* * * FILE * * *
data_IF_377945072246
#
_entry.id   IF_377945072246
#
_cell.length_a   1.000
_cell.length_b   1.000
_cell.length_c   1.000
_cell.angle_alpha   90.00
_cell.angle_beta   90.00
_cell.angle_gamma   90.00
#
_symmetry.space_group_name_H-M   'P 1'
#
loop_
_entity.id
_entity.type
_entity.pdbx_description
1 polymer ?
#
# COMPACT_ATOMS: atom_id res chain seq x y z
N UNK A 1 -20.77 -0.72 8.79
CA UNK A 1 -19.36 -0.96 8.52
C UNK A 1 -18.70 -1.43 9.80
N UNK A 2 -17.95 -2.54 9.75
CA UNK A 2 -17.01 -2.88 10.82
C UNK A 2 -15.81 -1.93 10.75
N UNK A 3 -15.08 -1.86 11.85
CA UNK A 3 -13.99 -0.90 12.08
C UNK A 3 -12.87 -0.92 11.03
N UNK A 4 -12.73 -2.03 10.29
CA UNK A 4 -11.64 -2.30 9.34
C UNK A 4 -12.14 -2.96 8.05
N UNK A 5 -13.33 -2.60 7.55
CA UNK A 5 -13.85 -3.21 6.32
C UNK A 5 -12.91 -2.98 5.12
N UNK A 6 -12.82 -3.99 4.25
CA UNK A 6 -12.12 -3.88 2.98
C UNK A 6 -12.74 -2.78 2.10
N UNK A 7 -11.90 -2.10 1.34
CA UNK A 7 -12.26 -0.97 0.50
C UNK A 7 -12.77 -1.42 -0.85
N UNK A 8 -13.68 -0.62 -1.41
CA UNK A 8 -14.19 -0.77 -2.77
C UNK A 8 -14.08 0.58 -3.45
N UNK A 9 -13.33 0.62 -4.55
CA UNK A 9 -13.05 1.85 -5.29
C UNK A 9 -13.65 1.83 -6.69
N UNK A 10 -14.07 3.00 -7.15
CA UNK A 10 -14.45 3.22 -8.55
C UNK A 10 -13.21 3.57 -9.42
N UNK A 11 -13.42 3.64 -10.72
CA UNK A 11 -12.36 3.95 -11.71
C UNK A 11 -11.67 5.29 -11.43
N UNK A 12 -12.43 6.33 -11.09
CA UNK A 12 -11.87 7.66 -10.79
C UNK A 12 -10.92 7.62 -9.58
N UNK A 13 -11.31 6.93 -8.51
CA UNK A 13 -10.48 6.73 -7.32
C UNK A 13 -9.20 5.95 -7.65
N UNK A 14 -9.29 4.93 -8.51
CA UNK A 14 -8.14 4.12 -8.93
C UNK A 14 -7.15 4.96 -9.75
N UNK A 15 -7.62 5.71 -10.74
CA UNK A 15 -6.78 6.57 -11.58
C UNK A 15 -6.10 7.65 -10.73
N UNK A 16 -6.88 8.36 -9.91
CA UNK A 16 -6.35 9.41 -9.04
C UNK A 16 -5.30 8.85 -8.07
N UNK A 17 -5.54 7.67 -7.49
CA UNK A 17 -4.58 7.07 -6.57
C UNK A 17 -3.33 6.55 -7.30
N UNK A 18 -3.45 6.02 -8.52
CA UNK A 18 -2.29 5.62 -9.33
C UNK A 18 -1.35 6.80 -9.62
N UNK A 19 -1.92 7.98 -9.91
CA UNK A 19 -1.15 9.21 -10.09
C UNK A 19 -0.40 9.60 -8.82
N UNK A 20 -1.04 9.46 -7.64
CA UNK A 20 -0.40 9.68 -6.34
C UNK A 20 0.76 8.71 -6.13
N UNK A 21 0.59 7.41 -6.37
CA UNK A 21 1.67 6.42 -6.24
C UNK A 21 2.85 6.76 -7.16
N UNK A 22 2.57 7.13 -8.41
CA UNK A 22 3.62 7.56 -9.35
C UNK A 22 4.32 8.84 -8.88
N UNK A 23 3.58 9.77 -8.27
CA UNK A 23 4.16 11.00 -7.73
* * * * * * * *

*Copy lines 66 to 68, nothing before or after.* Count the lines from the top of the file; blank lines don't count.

N UNK A 16 -6.88 8.36 -9.91
CA UNK A 16 -6.35 9.41 -9.04
C UNK A 16 -5.30 8.85 -8.07